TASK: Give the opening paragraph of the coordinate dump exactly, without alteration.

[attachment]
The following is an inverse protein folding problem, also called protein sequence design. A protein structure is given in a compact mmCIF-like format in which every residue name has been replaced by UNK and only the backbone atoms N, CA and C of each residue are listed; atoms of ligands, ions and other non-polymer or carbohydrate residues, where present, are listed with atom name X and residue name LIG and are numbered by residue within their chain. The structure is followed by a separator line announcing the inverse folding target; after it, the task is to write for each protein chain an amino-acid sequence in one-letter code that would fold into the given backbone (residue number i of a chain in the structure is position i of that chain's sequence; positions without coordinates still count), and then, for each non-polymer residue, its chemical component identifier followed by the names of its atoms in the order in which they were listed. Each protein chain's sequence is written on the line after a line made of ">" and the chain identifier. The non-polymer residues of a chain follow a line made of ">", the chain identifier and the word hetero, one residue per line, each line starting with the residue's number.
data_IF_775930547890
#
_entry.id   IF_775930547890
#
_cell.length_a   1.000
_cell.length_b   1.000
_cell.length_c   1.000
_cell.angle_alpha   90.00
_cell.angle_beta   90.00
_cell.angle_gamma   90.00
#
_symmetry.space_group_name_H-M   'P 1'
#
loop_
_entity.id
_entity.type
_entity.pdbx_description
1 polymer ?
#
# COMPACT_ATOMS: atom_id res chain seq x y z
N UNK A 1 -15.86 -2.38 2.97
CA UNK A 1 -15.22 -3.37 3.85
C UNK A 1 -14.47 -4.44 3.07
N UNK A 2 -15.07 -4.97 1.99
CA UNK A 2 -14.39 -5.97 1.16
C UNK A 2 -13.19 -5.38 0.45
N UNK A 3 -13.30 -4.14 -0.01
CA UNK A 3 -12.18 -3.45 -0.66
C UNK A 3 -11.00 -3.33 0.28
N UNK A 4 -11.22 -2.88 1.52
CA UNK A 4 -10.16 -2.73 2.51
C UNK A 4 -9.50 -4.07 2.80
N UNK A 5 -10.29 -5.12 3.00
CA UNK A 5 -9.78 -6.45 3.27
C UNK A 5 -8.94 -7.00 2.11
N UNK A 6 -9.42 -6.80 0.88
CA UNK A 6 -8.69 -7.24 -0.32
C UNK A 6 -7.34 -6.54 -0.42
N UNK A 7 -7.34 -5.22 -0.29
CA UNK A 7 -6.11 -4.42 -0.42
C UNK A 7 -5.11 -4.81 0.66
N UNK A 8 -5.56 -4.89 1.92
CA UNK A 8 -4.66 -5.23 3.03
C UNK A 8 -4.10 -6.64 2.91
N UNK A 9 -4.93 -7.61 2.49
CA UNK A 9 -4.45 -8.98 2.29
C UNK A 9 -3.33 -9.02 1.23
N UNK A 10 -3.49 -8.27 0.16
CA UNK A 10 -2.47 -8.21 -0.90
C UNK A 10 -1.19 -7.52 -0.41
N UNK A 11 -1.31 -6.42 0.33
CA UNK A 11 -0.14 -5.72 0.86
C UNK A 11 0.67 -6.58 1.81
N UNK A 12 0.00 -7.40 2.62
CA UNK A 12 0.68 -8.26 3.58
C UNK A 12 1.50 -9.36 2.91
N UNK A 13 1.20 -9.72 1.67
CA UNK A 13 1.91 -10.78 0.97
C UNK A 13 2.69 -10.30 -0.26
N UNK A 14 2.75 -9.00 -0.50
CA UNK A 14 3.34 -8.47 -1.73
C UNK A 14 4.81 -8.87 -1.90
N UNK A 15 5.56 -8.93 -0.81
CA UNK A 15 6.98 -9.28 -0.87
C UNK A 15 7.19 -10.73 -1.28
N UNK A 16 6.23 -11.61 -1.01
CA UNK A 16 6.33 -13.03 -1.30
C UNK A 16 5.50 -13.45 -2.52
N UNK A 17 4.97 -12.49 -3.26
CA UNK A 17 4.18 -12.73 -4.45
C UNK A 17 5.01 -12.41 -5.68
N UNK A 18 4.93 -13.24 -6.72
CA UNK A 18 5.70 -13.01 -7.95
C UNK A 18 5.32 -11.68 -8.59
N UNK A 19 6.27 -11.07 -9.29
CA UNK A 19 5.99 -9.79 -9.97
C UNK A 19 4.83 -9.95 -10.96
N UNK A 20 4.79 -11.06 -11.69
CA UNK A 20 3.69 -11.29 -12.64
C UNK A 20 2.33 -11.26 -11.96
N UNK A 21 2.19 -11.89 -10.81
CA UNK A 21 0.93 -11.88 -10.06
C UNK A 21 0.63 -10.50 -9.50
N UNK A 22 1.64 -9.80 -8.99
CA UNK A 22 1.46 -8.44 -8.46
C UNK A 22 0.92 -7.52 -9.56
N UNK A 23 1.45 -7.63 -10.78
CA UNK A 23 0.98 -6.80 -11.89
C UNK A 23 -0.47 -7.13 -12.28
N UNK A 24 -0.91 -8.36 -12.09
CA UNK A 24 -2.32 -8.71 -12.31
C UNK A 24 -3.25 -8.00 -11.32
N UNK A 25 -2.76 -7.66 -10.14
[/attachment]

The following is an inverse protein folding problem, also called protein sequence design. A protein structure is given in a compact mmCIF-like format in which every residue name has been replaced by UNK and only the backbone atoms N, CA and C of each residue are listed; atoms of ligands, ions and other non-polymer or carbohydrate residues, where present, are listed with atom name X and residue name LIG and are numbered by residue within their chain. The structure is followed by a separator line announcing the inverse folding target; after it, the task is to write for each protein chain an amino-acid sequence in one-letter code that would fold into the given backbone (residue number i of a chain in the structure is position i of that chain's sequence; positions without coordinates still count), and then, for each non-polymer residue, its chemical component identifier followed by the names of its atoms in the order in which they were listed. Each protein chain's sequence is written on the line after a line made of ">" and the chain identifier. The non-polymer residues of a chain follow a line made of ">", the chain identifier and the word hetero, one residue per line, each line starting with the residue's number.